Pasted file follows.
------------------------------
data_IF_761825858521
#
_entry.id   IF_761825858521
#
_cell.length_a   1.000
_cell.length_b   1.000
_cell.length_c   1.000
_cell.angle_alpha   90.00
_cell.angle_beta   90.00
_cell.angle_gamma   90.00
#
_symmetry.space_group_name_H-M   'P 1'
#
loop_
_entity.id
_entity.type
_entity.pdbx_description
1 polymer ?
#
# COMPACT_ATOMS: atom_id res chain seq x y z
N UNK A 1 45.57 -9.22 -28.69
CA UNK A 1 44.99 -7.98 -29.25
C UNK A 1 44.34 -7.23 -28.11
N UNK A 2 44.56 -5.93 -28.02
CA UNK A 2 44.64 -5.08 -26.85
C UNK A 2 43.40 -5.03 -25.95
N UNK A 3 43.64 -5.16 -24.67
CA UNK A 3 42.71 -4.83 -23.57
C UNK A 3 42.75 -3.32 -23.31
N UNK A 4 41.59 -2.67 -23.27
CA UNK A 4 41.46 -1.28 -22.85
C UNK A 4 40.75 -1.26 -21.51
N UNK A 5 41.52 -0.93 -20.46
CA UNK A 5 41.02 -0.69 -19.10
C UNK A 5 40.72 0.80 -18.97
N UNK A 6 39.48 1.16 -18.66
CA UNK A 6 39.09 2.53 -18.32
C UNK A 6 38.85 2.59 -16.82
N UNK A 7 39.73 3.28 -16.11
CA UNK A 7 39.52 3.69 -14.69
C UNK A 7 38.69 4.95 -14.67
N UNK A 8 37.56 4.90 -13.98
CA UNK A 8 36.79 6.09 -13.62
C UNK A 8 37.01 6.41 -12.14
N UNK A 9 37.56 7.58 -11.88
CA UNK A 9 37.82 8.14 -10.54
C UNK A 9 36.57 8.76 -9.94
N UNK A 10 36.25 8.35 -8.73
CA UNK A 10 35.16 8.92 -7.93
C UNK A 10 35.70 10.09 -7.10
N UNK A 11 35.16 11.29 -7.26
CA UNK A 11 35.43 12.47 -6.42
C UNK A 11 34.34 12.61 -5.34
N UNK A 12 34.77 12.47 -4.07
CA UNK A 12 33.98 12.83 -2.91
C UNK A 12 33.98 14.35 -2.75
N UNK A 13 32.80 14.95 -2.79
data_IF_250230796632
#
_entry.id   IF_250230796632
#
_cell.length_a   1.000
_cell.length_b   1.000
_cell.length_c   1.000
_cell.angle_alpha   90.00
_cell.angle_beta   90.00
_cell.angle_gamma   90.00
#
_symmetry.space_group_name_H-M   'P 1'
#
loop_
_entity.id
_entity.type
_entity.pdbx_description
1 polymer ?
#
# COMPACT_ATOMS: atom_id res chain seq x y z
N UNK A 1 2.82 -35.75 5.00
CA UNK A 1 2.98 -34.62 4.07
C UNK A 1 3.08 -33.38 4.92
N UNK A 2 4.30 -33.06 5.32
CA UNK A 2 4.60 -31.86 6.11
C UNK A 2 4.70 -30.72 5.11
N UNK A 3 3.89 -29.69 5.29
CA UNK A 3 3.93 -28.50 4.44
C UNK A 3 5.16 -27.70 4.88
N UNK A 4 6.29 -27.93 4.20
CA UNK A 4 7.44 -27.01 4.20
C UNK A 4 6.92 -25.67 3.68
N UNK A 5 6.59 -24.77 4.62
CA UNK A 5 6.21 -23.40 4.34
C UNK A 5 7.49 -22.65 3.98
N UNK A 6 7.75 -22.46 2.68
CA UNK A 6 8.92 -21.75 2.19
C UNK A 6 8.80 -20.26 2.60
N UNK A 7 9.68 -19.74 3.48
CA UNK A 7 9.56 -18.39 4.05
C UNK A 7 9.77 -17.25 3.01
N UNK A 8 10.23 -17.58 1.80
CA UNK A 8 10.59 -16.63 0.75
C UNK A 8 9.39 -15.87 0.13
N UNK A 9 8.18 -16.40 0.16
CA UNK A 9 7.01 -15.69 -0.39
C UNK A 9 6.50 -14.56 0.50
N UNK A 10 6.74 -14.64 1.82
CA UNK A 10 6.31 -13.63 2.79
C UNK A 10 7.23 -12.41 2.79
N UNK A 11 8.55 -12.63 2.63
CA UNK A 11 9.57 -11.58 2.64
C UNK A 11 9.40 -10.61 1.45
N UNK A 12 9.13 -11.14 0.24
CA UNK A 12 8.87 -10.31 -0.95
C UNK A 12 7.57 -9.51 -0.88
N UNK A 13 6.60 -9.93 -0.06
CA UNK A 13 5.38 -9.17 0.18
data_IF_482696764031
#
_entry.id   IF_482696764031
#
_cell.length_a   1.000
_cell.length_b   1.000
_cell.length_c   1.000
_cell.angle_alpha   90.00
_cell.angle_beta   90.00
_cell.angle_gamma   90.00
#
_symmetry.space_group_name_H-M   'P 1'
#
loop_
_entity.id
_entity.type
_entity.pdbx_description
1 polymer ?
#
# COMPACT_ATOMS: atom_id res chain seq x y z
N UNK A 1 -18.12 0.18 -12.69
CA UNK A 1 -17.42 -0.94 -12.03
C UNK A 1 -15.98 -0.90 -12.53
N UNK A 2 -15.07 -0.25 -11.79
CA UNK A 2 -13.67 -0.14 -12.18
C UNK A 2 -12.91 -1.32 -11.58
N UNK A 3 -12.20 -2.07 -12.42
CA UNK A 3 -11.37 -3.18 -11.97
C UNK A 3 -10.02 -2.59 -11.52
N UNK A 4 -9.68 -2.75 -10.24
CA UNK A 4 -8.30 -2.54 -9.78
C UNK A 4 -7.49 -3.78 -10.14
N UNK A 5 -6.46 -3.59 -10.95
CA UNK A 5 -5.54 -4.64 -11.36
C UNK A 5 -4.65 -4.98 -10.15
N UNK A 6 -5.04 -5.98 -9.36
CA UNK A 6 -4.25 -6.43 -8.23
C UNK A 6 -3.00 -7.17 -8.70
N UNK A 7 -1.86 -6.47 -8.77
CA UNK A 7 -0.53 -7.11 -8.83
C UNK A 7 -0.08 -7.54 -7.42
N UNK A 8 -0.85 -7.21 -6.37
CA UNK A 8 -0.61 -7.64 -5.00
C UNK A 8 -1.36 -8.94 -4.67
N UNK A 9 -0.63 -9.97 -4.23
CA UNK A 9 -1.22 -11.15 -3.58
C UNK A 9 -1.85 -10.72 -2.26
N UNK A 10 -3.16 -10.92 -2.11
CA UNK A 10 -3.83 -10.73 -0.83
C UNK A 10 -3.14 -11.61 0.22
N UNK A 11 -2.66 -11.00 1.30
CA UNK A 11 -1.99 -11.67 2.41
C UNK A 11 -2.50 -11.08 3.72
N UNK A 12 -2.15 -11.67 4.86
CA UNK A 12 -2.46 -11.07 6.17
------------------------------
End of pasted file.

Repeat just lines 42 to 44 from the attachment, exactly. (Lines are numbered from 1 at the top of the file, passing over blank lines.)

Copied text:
N UNK A 8 37.56 4.90 -13.98
CA UNK A 8 36.79 6.09 -13.62
C UNK A 8 37.01 6.41 -12.14